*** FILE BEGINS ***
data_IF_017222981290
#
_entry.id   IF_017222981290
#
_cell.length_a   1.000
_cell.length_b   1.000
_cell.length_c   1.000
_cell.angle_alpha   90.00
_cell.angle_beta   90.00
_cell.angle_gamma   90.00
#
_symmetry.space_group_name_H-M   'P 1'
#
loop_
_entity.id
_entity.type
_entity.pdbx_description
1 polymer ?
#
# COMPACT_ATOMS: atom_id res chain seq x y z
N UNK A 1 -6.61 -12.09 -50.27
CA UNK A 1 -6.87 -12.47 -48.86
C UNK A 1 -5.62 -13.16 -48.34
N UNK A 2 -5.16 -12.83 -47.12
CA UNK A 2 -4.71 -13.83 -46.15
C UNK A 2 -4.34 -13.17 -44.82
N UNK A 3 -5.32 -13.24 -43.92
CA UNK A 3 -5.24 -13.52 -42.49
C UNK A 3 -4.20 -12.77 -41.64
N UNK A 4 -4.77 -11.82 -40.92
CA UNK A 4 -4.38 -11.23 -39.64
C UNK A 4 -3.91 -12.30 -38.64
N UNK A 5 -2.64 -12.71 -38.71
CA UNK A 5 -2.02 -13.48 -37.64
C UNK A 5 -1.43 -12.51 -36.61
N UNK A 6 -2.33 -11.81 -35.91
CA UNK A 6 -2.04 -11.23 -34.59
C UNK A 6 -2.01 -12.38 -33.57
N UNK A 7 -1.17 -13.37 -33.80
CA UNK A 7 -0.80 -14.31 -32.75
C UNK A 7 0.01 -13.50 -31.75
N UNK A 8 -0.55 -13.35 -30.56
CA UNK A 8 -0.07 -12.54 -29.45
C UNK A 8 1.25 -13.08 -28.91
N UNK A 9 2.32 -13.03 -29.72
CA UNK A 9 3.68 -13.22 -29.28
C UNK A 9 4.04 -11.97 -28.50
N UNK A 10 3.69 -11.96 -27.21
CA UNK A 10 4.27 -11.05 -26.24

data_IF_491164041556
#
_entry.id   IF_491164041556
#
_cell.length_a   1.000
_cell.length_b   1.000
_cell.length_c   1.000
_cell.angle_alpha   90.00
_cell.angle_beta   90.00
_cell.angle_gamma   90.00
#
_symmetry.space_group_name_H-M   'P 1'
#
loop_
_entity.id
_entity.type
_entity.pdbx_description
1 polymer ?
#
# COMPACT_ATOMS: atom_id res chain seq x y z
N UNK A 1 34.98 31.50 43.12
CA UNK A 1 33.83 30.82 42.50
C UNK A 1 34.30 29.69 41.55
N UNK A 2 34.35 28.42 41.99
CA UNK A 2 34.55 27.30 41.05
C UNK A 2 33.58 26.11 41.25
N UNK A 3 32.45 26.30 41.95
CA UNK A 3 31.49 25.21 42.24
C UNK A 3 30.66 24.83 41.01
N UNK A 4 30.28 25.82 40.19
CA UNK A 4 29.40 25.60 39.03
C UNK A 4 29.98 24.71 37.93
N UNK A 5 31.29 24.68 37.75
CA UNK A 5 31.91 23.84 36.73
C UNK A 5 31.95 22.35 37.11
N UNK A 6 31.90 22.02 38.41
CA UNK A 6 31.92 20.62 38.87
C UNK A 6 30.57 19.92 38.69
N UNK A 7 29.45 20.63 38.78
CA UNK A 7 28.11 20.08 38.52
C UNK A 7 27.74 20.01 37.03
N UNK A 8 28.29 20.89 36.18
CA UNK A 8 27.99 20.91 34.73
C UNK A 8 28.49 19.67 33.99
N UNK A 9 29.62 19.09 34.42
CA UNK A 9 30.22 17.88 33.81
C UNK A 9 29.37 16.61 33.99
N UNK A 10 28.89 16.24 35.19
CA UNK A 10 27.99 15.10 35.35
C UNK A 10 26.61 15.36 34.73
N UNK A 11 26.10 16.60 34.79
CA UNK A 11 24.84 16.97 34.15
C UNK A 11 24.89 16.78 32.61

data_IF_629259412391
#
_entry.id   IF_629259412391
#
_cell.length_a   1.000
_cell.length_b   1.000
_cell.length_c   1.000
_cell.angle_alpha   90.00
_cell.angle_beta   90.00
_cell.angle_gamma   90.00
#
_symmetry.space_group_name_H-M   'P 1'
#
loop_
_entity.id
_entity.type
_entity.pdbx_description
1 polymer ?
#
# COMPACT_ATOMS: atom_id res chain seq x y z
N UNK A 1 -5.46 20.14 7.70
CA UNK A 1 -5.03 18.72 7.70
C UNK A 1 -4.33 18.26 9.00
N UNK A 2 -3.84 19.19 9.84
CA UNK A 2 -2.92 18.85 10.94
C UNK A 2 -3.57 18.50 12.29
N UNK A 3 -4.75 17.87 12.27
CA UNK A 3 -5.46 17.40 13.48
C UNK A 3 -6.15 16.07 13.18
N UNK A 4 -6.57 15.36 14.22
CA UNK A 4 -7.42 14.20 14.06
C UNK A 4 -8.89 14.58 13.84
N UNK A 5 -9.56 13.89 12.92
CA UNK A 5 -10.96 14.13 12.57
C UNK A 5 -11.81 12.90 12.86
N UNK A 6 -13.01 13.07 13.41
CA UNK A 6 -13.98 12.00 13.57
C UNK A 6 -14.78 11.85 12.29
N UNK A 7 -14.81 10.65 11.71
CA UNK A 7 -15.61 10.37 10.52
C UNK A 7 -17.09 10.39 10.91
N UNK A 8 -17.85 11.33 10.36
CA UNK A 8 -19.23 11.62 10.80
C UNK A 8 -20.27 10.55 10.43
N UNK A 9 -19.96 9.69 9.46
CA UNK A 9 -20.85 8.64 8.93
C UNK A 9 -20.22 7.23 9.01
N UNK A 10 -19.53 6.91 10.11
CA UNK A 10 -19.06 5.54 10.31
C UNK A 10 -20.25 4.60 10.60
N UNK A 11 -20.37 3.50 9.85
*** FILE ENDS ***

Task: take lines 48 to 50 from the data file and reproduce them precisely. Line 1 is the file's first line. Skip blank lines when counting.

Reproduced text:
N UNK A 10 3.69 -11.96 -27.21
CA UNK A 10 4.27 -11.05 -26.24

data_IF_491164041556